Cookie policy notice

By continuing to use this site you agree to our cookies policy below:
Since 26 May 2011, the law now states that cookies on websites can ony be used with your specific consent. Cookies allow us to ensure that you enjoy the best browsing experience.

This site is intended for health professionals only

At the heart of general practice since 1960

Oxygen guarantees refused

The Government has rejected demands from GPs to retain pharmacist emergency provision of home oxygen ­ despite the chaotic handover to private suppliers.

The Department of Health said the current dual-track system, in which GPs can still prescribe home oxygen on an FP10 if required urgently, will not continue indefinitely.

It follows a series of crisis meetings with pharmacists and private suppliers, during which the department apparently accepted it was at fault for the chaotic handover.

The Royal Pharmaceutical Society said officials had admitted the NHS had 'failed to implement the changeover in an organised manner'.

But the department plans to amend regulations in April to formalise the handover to private suppliers. It has given guarantees that pharmacists will be reimbursed for supplying oxygen only until 31 July.

A spoksesperson told Pulse: 'The transition is ongoing and will not be limitless.'

The Pharmaceutical Services Negotiating Committee, which represents community pharmacists in NHS discussions, warn-ed there was a risk the chaos of the handover period would continue long-term.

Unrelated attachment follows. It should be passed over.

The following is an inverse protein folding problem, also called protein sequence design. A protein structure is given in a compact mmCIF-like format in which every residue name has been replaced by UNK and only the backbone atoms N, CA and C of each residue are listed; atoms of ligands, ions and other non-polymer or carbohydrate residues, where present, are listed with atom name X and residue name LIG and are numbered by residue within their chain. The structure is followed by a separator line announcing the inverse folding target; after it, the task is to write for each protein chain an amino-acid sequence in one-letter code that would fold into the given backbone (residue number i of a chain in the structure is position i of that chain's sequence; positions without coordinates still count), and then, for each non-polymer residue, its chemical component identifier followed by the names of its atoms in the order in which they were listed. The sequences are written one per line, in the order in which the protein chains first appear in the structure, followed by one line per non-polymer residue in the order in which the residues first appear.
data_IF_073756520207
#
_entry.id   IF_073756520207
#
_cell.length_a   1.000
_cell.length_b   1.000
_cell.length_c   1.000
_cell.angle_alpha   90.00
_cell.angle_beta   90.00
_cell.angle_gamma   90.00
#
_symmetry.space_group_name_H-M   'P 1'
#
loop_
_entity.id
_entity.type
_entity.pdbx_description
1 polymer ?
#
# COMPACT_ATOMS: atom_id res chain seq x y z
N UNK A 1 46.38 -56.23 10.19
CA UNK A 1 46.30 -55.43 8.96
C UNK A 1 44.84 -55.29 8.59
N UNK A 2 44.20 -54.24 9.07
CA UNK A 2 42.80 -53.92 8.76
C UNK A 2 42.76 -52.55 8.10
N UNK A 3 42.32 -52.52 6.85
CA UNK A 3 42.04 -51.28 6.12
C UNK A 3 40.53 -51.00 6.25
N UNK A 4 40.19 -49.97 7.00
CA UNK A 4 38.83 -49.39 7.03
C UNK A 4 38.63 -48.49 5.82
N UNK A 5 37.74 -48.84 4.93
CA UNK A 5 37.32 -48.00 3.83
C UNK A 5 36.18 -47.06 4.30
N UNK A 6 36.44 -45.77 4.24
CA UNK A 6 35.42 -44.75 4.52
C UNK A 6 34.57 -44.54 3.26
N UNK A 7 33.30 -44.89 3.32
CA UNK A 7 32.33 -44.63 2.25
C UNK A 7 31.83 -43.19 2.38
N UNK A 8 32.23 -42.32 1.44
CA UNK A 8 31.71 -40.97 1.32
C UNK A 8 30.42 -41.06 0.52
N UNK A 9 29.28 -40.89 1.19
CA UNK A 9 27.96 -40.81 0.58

'We are not confident what we've seen are only temporary flaws,' said Sue Sharpe, chief executive of the committee.

Momentum is building in the House of Commons for a review of the procedures for providing oxygen.

An early day motion expressing 'serious concern' over the handover to private suppliers had attracted 33 signatures by the time Pulse went to press.

Linda Riordan, Labour MP for Halifax, who proposed the motion, said: 'It needs to be reviewed. There's almost privatisation by stealth.'

Dr Trefor Roscoe, a GP in Sheffield, called for an inquiry to establish who was to blame for the fiasco.

He said: 'There should be some sort of central inquiry as to whose great idea this was and who should resign because they've completely cocked up.'

Rate this article 

Click to rate

  • 1 star out of 5
  • 2 stars out of 5
  • 3 stars out of 5
  • 4 stars out of 5
  • 5 stars out of 5

0 out of 5 stars

Have your say